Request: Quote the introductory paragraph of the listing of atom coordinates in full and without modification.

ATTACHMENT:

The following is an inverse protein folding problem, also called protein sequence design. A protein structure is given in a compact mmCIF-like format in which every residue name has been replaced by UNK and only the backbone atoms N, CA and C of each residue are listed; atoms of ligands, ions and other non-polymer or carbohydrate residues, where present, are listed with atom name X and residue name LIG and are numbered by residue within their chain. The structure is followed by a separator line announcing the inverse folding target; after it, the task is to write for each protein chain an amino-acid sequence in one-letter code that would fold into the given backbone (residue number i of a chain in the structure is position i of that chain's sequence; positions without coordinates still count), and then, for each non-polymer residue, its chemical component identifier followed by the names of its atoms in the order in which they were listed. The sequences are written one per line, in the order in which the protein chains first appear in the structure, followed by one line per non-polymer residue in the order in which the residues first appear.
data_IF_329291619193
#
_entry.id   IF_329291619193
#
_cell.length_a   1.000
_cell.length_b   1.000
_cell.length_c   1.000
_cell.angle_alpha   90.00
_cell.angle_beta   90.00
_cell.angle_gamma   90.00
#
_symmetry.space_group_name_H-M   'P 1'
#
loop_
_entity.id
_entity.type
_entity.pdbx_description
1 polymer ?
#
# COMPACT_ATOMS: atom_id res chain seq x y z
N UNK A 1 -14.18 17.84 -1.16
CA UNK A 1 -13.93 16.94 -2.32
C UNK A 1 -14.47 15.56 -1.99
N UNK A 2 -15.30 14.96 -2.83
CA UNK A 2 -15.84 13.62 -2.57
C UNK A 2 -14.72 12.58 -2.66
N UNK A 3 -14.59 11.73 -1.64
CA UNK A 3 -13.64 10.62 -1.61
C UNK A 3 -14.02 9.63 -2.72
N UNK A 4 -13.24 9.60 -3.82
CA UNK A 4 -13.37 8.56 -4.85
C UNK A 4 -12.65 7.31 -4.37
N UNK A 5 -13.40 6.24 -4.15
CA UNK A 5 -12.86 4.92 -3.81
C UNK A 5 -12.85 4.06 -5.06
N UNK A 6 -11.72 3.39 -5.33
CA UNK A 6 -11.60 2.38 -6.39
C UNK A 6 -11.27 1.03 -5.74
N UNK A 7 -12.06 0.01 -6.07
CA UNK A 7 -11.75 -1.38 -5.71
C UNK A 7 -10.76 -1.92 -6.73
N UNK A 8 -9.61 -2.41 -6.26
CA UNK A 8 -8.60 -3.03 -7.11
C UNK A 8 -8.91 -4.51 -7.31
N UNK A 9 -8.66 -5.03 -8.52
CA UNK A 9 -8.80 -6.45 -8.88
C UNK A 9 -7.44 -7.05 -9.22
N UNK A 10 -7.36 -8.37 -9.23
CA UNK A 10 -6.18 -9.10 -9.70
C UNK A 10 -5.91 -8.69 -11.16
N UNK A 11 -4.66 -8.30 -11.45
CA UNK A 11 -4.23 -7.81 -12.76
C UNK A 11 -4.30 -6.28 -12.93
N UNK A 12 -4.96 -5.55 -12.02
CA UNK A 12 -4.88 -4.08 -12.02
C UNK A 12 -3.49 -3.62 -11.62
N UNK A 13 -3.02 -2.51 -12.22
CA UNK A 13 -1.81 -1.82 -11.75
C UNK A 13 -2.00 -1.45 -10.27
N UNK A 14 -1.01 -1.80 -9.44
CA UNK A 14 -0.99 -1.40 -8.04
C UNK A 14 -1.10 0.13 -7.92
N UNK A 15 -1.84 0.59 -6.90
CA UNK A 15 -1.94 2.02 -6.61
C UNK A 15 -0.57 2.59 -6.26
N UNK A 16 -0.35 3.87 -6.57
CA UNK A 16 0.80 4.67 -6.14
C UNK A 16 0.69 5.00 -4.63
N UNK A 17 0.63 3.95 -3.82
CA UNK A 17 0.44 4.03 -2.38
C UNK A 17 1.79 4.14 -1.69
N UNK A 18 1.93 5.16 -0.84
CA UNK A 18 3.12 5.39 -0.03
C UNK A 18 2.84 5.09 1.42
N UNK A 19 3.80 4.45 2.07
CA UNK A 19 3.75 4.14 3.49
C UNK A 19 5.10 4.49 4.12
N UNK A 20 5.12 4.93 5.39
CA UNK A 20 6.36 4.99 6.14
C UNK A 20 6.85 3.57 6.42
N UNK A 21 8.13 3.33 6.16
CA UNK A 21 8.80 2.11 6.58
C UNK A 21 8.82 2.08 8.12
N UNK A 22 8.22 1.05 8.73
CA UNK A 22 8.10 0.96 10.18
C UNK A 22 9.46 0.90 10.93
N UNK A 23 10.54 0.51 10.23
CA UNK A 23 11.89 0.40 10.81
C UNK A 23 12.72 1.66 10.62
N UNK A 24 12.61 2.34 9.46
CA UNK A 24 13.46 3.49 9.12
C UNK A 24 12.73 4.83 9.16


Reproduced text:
The following is an inverse protein folding problem, also called protein sequence design. A protein structure is given in a compact mmCIF-like format in which every residue name has been replaced by UNK and only the backbone atoms N, CA and C of each residue are listed; atoms of ligands, ions and other non-polymer or carbohydrate residues, where present, are listed with atom name X and residue name LIG and are numbered by residue within their chain. The structure is followed by a separator line announcing the inverse folding target; after it, the task is to write for each protein chain an amino-acid sequence in one-letter code that would fold into the given backbone (residue number i of a chain in the structure is position i of that chain's sequence; positions without coordinates still count), and then, for each non-polymer residue, its chemical component identifier followed by the names of its atoms in the order in which they were listed. The sequences are written one per line, in the order in which the protein chains first appear in the structure, followed by one line per non-polymer residue in the order in which the residues first appear.